Stephen of The Trains

All vagrants have their haunts and their tasks, which they pursue like Tantalus. Most will wander around a particular district of the city, though some will haunt the sewers and crypts below. One or two men walk the earth, preaching their crazy philosophies, selling their crude drawings and foil sculptures, or maybe urging people to repent before tomorrow’s Armageddon.

Stephen wanders around train stations some of the time, but most of the time he will be found on a train. I first met him on the long haul down to Exeter one spring afternoon in 99, but since then I have seen him on a couple of suburban services out of Victoria, and once, I think, getting off a train at Derby. A good friend of mine claims, astonishingly, to have seen him in the restaurant car of the Glasgow sleeper.

Stephen does not sit down when he gets one the train. Or rather, he does sit down, but not immediately. He roams the carriages, back and forth, searching out the person he is destined to meet. Sometimes he will make several passes before he finds the seat he is looking for.

And then a mobile phone rings.

When the shrill tones chime throughout the compartment, Stephen will settle himself down next to the phone user, the callee, and begin singing the mobile phone he has just heard. I guess this must be rather boring for him most of the time, singing in a literal monotone, although in my case (oh yes, I was one of them) he got to sing the first eight bars of the Imperial March by John Williams.

I kept the encounter of this strange man to myself for a few years, until I overheard someone else on a train telling their neighbour about this man, whom they had also encountered. I could not resist changing seats and joining the conversation, and it was there that I learnt Stephen’s name. As soon as I got home I wrote a letter to the Times newspaper concerning him, and received several replies from those who have been disconcerted by his impromptu appearance and performance in reaction to their mobile ring-tone.

The sub-community of people who have met him has grown, and there are several theories as to why Stephen has embarked on this mission. Some people with little imagination suggest that the ring-tones are so annoying that he has been sent mad, and his odyssey is an active protest. This does not sway me. Such a person would engage with his victims, shout at them, or at least explain his motives. Stephen simply sits down, sings in pure tenor, and leaves as soon as the call has been completed, leaving the person in a state of bewilderment.

Others suggest, cynically, that Stephen is actually twenty or so people, secretly employed by the rail companies to prevent people using mobile phones on trains. This is ridiculous, because the companies would never have the imagination, nor would they spend that sort of money on a hair-brained scheme. Furthermore, I have corresponded with several people (some might call them fans or followers) who all describe Stephen in the same way, a description in keeping with my own encounter: Long hair, big nose, bow tie. He is only one person, of that I am sure.

My own theory is that he is a music lover, and sees the tones as a simple form of the art. Perhaps he sees the rings as the purest, tightest form there is, where the composers have to work with only eight notes (nine if you include the silence) and five lengths of time from the brieve to the semi-quaver, and his mission is to seek out masterpieces within the theme. Or perhaps, which is the more likely alternative in my opinion, he loathes Nokia’s rape of Beethoven’s Seventh.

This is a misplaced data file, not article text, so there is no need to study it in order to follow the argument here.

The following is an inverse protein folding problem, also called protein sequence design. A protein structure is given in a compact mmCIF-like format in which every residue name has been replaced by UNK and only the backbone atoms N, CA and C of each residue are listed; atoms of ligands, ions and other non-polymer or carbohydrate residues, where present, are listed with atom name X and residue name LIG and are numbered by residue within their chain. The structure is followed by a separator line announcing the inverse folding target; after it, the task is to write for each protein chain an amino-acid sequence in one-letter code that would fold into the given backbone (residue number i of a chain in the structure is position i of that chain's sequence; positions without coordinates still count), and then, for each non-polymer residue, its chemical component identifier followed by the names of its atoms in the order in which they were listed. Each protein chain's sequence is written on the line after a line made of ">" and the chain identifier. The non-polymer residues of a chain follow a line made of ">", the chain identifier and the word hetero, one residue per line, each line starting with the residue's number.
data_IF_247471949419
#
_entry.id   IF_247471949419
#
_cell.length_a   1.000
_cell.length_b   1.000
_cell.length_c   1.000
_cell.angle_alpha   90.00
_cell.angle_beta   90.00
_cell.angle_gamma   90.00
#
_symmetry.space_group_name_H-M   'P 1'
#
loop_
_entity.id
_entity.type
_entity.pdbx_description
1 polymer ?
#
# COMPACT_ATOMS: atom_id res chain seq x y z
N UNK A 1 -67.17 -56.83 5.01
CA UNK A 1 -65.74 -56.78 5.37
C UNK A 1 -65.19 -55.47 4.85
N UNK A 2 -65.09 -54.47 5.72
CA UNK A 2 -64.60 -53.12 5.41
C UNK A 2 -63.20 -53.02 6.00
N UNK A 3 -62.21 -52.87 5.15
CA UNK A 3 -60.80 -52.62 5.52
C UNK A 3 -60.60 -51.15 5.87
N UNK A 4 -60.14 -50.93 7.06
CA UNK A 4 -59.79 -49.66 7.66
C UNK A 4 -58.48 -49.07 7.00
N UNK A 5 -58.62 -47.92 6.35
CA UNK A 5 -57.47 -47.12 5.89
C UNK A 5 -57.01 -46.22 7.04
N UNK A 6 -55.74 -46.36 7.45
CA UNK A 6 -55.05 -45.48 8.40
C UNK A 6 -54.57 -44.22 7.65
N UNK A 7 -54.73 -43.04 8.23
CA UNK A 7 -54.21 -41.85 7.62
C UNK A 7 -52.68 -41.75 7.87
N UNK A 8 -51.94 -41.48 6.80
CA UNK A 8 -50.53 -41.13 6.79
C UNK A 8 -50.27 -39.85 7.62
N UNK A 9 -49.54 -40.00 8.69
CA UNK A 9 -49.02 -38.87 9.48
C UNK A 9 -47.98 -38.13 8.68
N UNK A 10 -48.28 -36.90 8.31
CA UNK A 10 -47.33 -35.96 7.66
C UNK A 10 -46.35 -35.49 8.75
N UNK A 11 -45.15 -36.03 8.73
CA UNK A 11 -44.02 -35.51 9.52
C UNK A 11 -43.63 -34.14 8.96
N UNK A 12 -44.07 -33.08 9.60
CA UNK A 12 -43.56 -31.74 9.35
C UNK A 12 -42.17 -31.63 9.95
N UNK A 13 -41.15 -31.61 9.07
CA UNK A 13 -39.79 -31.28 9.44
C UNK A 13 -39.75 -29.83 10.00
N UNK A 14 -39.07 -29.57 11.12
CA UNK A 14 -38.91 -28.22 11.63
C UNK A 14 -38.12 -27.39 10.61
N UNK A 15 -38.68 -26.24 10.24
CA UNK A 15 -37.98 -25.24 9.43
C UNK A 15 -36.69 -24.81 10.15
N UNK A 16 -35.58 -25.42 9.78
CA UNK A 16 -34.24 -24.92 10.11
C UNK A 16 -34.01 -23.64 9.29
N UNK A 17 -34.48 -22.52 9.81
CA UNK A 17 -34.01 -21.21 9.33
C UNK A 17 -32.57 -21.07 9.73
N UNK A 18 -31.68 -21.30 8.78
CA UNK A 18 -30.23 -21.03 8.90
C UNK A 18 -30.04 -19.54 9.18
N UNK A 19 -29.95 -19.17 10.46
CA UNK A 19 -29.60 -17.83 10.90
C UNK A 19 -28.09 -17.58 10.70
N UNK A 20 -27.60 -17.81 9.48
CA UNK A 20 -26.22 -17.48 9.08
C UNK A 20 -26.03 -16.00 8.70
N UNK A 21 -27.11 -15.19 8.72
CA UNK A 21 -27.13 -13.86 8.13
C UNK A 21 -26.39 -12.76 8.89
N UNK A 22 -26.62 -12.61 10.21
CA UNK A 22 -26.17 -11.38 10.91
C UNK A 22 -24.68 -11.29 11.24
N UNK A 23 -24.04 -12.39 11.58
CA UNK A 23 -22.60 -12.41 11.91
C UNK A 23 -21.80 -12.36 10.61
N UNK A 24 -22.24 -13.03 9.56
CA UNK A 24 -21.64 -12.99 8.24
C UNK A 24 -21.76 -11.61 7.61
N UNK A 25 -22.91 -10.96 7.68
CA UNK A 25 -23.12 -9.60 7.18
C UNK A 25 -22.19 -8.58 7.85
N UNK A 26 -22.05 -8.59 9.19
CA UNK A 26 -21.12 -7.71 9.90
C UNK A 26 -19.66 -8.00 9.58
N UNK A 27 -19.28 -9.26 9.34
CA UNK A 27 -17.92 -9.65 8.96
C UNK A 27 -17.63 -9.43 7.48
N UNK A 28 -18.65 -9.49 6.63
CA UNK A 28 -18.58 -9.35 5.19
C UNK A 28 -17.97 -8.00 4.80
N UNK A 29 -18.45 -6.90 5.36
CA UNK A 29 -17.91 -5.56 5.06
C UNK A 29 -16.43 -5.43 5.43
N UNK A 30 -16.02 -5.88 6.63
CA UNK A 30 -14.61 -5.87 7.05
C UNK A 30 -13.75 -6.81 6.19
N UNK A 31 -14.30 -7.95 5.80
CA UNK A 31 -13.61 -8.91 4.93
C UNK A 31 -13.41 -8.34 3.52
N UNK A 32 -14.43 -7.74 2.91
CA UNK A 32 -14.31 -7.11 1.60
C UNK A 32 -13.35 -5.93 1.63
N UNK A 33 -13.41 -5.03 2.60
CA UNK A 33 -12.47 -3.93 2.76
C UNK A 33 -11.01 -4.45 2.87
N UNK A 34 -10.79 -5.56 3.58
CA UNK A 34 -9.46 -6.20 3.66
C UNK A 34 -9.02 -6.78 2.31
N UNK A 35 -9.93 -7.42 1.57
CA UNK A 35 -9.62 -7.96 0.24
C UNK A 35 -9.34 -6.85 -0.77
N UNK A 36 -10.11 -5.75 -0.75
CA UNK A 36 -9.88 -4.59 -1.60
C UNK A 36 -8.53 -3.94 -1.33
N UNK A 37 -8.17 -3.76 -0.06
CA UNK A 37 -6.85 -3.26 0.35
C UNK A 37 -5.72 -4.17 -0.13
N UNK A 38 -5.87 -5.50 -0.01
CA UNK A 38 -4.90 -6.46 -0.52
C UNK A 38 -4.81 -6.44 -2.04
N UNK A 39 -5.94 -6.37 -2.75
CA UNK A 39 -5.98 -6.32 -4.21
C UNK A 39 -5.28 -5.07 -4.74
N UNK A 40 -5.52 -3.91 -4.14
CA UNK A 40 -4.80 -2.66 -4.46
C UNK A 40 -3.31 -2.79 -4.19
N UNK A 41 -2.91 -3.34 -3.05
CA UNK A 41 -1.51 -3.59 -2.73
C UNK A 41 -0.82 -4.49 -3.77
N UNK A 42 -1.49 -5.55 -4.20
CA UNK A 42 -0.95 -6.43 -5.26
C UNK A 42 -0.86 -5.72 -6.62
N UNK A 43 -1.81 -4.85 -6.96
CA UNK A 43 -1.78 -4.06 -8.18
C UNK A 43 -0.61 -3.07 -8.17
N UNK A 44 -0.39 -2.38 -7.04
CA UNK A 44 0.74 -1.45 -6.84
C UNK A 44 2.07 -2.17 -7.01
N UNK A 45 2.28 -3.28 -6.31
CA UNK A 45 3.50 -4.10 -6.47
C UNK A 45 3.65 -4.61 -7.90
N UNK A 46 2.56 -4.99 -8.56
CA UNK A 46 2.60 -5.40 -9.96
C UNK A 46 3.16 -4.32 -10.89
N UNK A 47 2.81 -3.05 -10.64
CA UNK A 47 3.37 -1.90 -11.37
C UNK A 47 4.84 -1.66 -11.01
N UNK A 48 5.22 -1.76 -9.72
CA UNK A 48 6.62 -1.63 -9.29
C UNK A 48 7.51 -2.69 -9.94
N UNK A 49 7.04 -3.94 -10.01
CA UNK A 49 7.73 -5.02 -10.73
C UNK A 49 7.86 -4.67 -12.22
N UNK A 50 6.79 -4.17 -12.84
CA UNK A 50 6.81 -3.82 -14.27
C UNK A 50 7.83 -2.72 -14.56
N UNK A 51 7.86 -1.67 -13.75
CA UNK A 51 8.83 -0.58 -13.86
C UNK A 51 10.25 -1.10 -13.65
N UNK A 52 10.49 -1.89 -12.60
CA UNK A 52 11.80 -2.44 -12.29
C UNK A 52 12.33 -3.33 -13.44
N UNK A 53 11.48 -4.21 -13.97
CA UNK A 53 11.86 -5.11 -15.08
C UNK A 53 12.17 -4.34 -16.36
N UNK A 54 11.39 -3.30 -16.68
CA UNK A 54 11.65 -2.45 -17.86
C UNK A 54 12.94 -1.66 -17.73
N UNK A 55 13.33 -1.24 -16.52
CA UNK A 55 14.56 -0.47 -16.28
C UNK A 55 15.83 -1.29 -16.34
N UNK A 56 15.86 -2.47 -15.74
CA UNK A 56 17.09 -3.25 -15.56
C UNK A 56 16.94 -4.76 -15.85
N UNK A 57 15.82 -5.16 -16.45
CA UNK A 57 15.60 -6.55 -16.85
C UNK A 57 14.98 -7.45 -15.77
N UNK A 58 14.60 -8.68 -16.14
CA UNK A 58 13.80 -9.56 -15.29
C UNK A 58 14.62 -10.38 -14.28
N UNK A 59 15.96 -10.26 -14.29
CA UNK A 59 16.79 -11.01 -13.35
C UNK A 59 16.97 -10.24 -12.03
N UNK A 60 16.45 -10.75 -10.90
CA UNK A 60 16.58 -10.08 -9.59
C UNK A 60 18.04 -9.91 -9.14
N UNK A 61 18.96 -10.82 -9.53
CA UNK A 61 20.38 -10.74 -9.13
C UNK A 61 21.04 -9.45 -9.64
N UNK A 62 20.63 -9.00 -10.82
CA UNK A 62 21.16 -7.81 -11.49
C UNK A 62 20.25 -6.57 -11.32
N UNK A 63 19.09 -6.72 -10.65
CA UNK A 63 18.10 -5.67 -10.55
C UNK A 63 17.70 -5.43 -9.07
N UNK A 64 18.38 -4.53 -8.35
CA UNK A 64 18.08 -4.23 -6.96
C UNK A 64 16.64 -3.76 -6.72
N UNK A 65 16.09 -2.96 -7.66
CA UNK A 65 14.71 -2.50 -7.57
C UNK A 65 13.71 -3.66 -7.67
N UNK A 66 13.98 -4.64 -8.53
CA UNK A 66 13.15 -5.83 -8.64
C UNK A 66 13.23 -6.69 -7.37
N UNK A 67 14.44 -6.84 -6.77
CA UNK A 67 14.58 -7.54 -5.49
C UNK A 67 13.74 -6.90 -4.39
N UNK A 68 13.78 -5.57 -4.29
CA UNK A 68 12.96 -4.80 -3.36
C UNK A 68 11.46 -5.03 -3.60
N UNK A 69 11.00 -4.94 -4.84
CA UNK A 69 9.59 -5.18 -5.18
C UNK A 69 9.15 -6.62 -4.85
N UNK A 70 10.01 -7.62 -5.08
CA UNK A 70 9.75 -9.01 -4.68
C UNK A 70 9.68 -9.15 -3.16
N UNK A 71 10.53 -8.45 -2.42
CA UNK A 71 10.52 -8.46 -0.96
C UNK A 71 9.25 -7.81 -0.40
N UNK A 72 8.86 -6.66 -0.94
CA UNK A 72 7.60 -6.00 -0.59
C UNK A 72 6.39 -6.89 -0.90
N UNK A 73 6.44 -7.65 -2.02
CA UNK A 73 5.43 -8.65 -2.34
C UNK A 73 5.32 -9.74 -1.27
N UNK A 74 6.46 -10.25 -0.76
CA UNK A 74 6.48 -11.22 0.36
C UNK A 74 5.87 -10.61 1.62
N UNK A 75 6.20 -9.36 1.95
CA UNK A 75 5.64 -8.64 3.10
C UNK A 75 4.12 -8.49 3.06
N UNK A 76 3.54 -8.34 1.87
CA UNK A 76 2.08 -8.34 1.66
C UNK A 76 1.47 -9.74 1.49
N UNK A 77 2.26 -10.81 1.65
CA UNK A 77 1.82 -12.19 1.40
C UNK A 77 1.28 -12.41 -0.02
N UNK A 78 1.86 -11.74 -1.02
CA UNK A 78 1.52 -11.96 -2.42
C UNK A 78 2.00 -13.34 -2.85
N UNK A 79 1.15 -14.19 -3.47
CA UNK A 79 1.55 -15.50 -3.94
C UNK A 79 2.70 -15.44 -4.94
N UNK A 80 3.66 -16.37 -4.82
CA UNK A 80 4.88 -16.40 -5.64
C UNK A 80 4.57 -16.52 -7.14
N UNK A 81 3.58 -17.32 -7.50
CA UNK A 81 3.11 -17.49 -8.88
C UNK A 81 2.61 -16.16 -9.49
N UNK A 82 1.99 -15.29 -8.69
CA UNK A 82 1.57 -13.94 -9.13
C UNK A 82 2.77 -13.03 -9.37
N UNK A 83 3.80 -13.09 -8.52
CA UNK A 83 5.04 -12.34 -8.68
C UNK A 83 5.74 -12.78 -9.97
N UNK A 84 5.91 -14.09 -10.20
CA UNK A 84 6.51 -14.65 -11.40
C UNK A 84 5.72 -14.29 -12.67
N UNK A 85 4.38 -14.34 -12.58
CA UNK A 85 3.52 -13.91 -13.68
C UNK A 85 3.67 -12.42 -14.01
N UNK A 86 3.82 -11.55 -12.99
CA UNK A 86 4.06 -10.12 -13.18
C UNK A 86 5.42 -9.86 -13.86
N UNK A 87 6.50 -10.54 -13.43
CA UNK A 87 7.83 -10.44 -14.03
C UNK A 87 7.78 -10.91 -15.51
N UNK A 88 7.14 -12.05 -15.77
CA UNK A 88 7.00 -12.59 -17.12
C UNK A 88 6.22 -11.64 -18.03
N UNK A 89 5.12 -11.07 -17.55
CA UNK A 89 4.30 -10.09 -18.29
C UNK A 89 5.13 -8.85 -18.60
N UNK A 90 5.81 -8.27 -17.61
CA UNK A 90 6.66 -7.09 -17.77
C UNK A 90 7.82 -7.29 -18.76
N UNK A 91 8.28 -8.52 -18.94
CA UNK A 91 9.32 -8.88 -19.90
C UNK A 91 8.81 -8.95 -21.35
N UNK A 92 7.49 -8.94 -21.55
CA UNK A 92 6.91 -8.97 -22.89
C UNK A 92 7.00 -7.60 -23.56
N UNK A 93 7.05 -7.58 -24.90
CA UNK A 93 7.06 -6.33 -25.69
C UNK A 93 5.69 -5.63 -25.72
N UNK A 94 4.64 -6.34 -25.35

And I am left with a dilemma. Do I turn off my telephone when I board a train? I still find it very hard to do so, despite my former embarrassment at the hands and vocal chords of this enigma. I think that if my telephone rings, then perhaps a man in a bow tie will come lumbering down the aisle, and I may see him again, and ask him what he is doing. I have a notion that to switch of my telephone is to deprive Stephen of his work, to deny him fulfilment.

I find myself taking the train more often nowadays, even if it is inconvenient and expensive to do so. I wear a bow tie when I travel, and always carry my telephone in my top pocket, ready to ring. One day it will do so, and Stephen will be there, singing beside me.

The Case For War

If your opponent creates the rules of the game, he will win and you will lose. If you let the opposition frame the debate, the argument is all but lost.

War looms. The troops have been shipping out to the Persian Gulf for months. Now we wonder whether to provide Turkey with the protection it will surely need. The US Secretary of State asks for a second resolution that will sanction war, apparently blind to the fact that the institution he addresses, the United Nations, has its days as an effective organisation well and truly numbered. Our Prime Minister attacks us for marching against him.

The tide turns in their favour because the diplomats who matter all play the Hawks’ game by the Hawks’ rules. Only one rule matters: It is up to the anti-war lobby to prove its case. Unless a decisive and watertight argument against the war is presented, Iraq gets levelled by the twenty-fourth.

We all know how terrible a war is. We have seen the pictures on TV, in our newspapers. War truly must be the last resort, the action we take when we know that beyond reasonable doubt, all else has failed. War is so terrible, the burden of proof must always rest with those who wage it. This must be a fundamental of human politics.

As soon as the ball returns to their court, the confusion of Hawks’ case is apparent: The link between Al Q’aeda and Saddam is hearsay. The link between the CIA and both is not in question. The weapons of mass destruction have not yet materialised. Hans Blix criticises Colin Powell’s attempt to mimic Stevenson. Hans asks for more time to carry out his task.